By Jason SchreursOn Jimmy Eat World's seventh album, Damage, the Phoenix alt/emo rock band have returned to the straightforward days of 1999's Clarity, an album representing what's considered their "classic" era by long-time fans. The long-running four-piece hit big with the smash single "The Middle" in 2001 and have since faded back into relative obscurity, releasing epic pop-rock albums along the way just under the mainstream radar. Damage, released by Dine Alone Records in Canada and RCA in the U.S., is the next chapter in the band's epic quest to write the best ever "love-gone-wrong" song. We recently chatted with Jimmy Eat World vocalist/guitarist Jim Adkins about recording the band's new album with producer Alain Johannes (Mark Lanegan, Chris Cornell), lyrical assumptions about his personal life and him once sharing a stage with Taylor Swift.
Tell me about the making of the new album? Well, we got out of Arizona, for once. We've made our last three albums in Arizona and we wanted to get away from our own studio for a change. But we still didn't want to do the completely traditional way that people make records, so we went to Los Angeles to visit Alain Johannes. He's a super insane musician; one of those guys you hate because he can pick up any instrument and just shred on it. So we moved to his house for a month and set up drums in his living room and amps in his bedroom and cut a record at his place. It was really nice to let go of a little bit of control to another person. We've just been holed up in our Bat-cave for so long that we began to lose perspective, I think.
How does Damage compare to the rest of the Jimmy Eat World catalog? I don't know, man, it's tough. It really is. People might say it sounds different, but I don't think so. I'm the worst person to ask about comparing me to myself [laughs]. It's just us; we do our thing and we like what we like. And I don't think people who are familiar with us will find it dissimilar to what we've released in the past.
It definitely sounds like Jimmy Eat World. There's nothing radical about it, you know? Yeah, that's the thing. I really like the idea of giving yourself some restraint. Giving yourself a forum to explore in and try to make something that fits; making the most creative thing you can, given some self-defined boundaries. And that's just the approach we've had for a long time. You're always going to gravitate towards what you like to do, and certain devices you use to get that to happen, and we just have ours. The longer we continue to do that, the more ingrained and defined it becomes.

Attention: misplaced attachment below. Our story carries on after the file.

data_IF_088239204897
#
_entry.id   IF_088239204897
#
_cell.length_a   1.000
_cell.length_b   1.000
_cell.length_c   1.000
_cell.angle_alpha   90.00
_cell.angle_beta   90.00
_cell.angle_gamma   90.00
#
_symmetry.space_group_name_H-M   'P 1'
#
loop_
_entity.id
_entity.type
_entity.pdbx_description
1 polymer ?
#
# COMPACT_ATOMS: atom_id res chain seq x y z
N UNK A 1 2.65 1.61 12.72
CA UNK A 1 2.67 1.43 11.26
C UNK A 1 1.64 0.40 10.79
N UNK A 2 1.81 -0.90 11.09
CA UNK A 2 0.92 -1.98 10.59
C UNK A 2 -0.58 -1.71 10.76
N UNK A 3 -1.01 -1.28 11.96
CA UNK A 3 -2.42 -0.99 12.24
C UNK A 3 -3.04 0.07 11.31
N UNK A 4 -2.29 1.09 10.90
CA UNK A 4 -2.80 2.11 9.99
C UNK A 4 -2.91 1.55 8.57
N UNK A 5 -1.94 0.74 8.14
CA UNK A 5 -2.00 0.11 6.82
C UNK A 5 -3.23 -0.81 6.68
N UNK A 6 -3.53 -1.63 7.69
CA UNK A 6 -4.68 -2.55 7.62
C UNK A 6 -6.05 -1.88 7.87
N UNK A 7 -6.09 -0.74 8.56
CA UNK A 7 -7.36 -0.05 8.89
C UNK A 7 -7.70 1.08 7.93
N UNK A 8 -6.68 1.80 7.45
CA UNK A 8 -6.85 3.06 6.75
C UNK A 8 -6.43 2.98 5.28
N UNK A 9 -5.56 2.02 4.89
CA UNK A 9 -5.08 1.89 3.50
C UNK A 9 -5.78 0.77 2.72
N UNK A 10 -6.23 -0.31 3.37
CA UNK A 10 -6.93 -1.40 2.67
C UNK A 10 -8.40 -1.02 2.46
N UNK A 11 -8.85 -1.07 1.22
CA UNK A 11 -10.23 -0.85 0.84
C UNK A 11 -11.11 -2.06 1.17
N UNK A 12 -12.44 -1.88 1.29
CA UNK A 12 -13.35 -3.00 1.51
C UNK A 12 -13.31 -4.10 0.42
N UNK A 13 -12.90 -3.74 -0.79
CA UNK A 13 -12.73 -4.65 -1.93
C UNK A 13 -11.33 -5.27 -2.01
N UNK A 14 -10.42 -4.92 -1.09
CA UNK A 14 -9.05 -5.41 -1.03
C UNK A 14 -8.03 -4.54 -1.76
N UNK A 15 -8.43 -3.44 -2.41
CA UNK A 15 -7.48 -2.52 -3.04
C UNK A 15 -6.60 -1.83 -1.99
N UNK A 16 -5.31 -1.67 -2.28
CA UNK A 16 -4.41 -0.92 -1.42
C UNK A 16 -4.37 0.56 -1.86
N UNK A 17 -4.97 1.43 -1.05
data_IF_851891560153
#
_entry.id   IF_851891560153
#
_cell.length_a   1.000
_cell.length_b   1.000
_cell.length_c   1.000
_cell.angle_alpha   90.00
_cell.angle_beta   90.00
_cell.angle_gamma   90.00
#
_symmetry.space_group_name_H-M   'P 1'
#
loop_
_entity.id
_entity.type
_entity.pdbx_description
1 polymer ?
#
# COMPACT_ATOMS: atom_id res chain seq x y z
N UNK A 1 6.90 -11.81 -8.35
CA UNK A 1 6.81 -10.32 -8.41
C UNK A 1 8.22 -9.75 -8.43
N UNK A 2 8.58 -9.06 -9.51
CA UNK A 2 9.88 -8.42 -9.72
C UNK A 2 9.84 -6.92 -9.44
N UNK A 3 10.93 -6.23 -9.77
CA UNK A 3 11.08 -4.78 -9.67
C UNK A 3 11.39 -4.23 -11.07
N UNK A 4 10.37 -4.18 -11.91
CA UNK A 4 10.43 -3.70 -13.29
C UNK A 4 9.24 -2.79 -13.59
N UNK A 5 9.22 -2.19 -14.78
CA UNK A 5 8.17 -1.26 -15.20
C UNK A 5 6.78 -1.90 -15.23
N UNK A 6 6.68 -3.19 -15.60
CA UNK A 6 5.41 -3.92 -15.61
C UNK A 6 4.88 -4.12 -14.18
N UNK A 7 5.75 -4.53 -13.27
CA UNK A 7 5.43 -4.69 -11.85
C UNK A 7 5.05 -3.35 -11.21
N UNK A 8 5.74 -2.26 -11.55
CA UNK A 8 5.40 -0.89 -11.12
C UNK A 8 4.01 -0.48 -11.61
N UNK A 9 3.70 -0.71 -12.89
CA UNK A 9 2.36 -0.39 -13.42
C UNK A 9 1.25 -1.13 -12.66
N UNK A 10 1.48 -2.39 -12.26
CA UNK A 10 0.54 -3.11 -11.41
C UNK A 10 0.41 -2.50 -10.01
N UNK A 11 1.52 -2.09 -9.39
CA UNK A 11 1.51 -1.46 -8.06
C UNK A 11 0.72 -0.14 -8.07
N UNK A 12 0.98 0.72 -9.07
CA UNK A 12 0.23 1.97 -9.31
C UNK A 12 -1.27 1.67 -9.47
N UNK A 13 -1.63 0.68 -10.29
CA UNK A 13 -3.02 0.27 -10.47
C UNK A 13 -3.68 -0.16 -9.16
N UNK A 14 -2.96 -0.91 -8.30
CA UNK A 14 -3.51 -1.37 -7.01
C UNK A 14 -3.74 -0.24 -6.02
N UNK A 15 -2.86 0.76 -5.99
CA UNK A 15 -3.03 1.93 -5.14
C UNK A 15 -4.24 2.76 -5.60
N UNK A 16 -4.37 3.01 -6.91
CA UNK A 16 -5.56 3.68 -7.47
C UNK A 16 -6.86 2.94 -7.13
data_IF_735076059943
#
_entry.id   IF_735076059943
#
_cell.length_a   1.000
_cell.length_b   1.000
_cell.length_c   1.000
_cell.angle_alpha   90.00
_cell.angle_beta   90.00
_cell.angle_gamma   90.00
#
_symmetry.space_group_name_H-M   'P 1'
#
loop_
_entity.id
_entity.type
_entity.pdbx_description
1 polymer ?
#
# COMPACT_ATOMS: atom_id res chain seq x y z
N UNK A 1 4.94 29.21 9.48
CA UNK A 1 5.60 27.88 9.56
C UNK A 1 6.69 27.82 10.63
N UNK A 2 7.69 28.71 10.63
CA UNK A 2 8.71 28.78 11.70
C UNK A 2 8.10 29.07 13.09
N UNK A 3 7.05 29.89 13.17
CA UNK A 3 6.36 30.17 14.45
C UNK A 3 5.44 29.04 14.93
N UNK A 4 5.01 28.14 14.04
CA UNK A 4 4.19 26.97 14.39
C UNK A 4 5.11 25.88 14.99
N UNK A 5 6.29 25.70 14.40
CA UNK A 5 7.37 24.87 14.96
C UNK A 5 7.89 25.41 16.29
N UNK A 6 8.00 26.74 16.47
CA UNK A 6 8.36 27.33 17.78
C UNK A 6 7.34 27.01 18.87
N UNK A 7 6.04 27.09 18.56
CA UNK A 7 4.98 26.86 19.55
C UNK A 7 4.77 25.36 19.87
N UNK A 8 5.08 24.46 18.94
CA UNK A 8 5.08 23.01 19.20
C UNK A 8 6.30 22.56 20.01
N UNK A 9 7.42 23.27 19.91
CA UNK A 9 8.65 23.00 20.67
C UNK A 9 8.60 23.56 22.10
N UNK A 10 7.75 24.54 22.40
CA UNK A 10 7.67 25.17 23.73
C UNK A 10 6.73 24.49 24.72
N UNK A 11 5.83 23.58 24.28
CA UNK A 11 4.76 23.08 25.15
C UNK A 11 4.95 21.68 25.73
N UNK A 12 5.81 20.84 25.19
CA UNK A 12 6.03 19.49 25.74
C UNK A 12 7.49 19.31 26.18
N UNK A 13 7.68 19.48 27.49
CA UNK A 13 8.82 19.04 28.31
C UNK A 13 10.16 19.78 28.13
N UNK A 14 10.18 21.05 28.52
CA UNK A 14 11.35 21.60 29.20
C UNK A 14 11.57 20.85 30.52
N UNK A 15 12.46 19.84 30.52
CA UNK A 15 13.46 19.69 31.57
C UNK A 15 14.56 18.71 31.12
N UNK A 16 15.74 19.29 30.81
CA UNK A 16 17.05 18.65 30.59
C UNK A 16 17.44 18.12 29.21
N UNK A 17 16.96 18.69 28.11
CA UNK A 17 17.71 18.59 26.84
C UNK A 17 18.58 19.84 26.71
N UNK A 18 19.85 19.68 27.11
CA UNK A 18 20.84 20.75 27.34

You used a different writing style on Invented, by using some photo books as inspiration to write songs. What was your writing process this time? Was there anything like that? Working on Invented I got into the idea of using concept or themes to root the writing around; just some sort of prompt, or initial thing to loosely base the songs around. With Invented it was really character-based; my musical attempt at writing short stories, in a way. Working on the material for Damage, right away I wanted to get away from completely fictional, completely character-based narratives. I wanted the initial prompt to be something that was more personal, instead of more voyeuristic, like Invented. Love songs make the rock'n.roll world go 'round, you know, but the "I'm so happy I'm in love" idea for a song is just so boring to me. I can't have any empathy for that type of a song, so naturally I gravitate more towards breakup songs and love songs with a lot of adversity to them. To be honest with that, I had to approach themes like heartbreak and emotional injury from the perspective of the world around me right now. It's a lot different from when I was 20 and writing "fuck you, I'm outta here" type of love songs. It's just different now. There are so many more complexities now. So the general theme of Damage is relationships; it's breakups, it's introspection, it's all of things that are involved in adult relationships.
Do people often make assumptions about your personal life based on your songs? They always have. I'm singing songs with the word "I" in them a lot, so they always have. It's ranged from, "So, are you on drugs?" No, no, I shouldn't write a song called "Drugs and Me" because people are going to start asking me about it [laughs]. But in a way I think that means I'm successful in my writing. If someone says, "Dude, are you okay?" then that song really worked. No, my life is not a direct line to happiness; I don't think anyone's is. But I'm doing better now than I ever have been.